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A Conversation with Mattilda Bernstein Sycamore
Interviewed by Alex Davis-Lawrence, February 2019 

Mattilda Bernstein Sycamore is a prolific and powerful writer, editor, and activist. Her latest novel, Sketchtasy, was chosen by NPR as one of the Best Books of 2018, and is a finalist for a 2019 Lambda Literary Award—an honor her memoir, The End of San Francisco, won in 2013. Other books include the novels So Many Ways to Sleep Badly (2008) and Pulling Taffy (2003), and the anthology Why Are Faggots So Afraid of Faggots? (2012), which was an American Library Association Stonewall Honor Book. She has edited four additional non-fiction anthologies, including Nobody Passes: Rejecting the Rules of Gender and Conformity (2007) and That’s Revolting! Queer Strategies for Resisting Assimilation (2004), and spent ten years as the reviews editor for Make/shift. She now lives in Seattle.

You’ve just wrapped up your tour for Sketchtasy, and you’re back in Seattle. What was the experience of the tour like for you?
The tour was pretty amazing. The experience has really given me energy to continue being in the world. As you know, I did the tour over a long period of time, and I was away from Seattle in total for nine months. I did the east coast first, then the west coast. Every event was different, but what I’ve been thinking of since I’ve finished the tour is the energy that I feel in a room, where the audience is really connecting with me

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and my work. There’s a direct engagement, and a deep intimacy, and a camaraderie, and a sense of creating a history together. I keep thinking—how do I bring that into my life every day?
I definitely felt that energy at the reading I attended. In terms of the sense of history you’re talking about, I found it interesting to think about the different generations of people who are part of this community… people who are looking at Sketchtasy having been there, or at least been cognizant of that scene and culture as it was happening—as well as people who are looking back on it as history.
One thing that was interesting and that I didn’t expect in writing the book, in writing about this particular place and time—Boston in 1995—is that in some ways it became a generational story. This is a generation of queens and queers who have grown up with AIDS diffusing their desires, and no way to imagine anything else. The characters mostly are in their late teens, early 20s. They’re not the generation of queers who grew up, and then experienced sexual liberation, and then everything fell apart, and people lost their entire circles of friends… they just had to cross everyone out of their datebook because they were all dead. It’s not that generation; it’s a generation that grew up not being able to imagine anything else. And this generation isn’t really talked about as much. We hear about the previous generation, and we hear about a generation after, where there are medications that make HIV into a manageable condition for many, and that’s the generation that started just after the time of the book.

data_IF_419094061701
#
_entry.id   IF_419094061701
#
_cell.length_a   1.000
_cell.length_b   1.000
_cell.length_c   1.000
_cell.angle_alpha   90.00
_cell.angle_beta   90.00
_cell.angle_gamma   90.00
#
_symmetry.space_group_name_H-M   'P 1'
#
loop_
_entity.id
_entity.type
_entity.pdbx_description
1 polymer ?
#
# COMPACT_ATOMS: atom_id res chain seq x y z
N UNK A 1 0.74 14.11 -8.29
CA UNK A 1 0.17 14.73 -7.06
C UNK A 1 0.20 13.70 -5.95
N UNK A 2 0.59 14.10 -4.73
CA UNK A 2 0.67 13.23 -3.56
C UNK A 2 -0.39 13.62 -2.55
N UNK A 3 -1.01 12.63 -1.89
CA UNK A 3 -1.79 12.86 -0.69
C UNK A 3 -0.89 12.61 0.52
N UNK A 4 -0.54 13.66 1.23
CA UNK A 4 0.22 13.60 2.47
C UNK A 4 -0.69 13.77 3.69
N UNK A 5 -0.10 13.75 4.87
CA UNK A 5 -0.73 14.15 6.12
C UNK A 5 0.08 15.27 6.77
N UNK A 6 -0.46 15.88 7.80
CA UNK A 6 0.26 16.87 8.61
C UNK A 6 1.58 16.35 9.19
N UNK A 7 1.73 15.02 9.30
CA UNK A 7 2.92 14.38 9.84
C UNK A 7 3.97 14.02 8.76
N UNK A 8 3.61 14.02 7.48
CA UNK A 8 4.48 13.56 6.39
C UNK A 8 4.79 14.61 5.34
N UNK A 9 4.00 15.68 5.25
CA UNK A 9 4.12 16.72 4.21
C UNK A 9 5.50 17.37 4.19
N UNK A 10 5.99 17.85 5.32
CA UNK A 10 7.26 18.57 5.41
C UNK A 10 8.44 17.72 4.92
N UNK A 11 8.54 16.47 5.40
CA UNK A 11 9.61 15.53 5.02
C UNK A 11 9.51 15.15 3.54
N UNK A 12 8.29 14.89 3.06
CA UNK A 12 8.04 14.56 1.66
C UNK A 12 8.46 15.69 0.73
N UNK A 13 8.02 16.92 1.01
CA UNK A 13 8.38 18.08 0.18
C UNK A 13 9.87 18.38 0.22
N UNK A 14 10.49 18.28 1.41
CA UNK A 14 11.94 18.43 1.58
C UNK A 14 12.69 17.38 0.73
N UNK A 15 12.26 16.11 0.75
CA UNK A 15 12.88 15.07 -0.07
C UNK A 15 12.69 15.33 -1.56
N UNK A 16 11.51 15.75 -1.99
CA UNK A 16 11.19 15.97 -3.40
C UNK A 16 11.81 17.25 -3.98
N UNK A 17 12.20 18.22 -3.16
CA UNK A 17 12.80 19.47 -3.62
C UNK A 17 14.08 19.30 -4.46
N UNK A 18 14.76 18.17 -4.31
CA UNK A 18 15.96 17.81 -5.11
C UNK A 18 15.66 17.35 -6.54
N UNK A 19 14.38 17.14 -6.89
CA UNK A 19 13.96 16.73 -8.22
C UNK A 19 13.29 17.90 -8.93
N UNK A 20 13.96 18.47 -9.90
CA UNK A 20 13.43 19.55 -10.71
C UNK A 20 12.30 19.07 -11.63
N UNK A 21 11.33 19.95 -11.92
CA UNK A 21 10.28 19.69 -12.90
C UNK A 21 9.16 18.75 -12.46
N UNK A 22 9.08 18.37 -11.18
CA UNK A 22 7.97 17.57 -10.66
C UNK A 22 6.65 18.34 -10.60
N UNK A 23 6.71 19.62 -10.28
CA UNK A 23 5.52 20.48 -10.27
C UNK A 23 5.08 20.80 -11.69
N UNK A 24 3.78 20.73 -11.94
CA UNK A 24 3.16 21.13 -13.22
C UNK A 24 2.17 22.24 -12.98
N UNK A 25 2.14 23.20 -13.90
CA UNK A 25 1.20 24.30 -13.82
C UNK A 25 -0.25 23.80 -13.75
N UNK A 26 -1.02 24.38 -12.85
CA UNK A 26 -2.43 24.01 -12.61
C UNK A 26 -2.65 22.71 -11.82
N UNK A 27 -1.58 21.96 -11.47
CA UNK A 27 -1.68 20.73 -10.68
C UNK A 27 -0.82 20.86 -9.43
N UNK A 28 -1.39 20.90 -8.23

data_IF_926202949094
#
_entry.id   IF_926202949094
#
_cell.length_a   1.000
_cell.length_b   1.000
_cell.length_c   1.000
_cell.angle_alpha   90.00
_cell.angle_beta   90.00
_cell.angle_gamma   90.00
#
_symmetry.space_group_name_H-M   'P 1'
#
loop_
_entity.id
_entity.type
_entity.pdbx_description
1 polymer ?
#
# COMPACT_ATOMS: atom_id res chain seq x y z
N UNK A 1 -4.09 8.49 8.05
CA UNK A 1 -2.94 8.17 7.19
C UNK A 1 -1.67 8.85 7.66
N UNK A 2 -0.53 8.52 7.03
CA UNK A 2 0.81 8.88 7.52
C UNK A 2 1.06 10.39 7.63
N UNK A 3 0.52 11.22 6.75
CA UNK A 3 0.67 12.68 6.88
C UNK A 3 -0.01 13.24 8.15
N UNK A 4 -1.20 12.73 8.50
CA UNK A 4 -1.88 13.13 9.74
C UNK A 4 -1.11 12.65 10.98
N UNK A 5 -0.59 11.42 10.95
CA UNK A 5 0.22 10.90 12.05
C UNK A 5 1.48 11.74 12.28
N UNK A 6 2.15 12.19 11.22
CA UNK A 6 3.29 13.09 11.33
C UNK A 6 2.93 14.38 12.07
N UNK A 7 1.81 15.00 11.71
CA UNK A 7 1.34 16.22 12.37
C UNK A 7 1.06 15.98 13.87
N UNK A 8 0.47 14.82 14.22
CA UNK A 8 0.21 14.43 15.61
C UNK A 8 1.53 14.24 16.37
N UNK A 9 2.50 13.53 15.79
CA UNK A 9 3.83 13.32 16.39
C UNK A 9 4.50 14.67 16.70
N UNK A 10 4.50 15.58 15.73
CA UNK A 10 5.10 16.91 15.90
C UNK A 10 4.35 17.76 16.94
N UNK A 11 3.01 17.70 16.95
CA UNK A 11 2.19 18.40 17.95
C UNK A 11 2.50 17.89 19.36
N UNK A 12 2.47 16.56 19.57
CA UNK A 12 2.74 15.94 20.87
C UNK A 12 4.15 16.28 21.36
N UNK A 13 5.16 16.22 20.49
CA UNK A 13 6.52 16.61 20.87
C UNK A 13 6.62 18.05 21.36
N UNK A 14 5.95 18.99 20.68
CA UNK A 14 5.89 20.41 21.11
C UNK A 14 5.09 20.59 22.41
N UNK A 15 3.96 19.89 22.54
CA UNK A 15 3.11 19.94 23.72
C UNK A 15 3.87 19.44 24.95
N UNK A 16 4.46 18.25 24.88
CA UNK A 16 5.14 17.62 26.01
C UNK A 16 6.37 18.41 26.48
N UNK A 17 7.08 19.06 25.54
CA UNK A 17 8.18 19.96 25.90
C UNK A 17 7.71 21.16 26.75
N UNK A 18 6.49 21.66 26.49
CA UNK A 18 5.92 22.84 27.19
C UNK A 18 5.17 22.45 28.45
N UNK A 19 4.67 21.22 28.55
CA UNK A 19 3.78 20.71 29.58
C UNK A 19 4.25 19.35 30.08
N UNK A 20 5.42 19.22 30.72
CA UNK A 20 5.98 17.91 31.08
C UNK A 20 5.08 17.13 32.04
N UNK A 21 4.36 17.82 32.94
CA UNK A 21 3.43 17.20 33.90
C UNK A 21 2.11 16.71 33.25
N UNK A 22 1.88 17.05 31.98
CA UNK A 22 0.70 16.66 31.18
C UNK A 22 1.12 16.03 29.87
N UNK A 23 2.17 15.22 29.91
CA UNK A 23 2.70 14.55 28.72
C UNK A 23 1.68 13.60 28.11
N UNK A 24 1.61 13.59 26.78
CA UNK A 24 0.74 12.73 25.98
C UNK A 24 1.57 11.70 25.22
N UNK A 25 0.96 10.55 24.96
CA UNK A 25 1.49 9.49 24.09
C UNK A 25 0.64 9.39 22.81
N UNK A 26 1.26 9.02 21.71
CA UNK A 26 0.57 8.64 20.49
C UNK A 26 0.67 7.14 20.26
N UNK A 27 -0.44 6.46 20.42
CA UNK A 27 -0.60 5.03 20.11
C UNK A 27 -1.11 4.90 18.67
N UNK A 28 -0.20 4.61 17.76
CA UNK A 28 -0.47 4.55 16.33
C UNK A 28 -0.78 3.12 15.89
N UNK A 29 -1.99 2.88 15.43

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I do think there was a generational pull, and what you’re saying about people who lived through this period, and people who didn’t but who also feel a kind of connection to it—I find that very exciting.

I think that I’m writing against nostalgia. Nostalgia, to me, is a longing for something that never happened. It’s a glossy consumer product that replaces the nuance and the messiness of the lived experience. One thing I think that people are responding to about Sketchtasy is that the nuance and the lived experience and the messiness are there—and that feels exciting, and validating.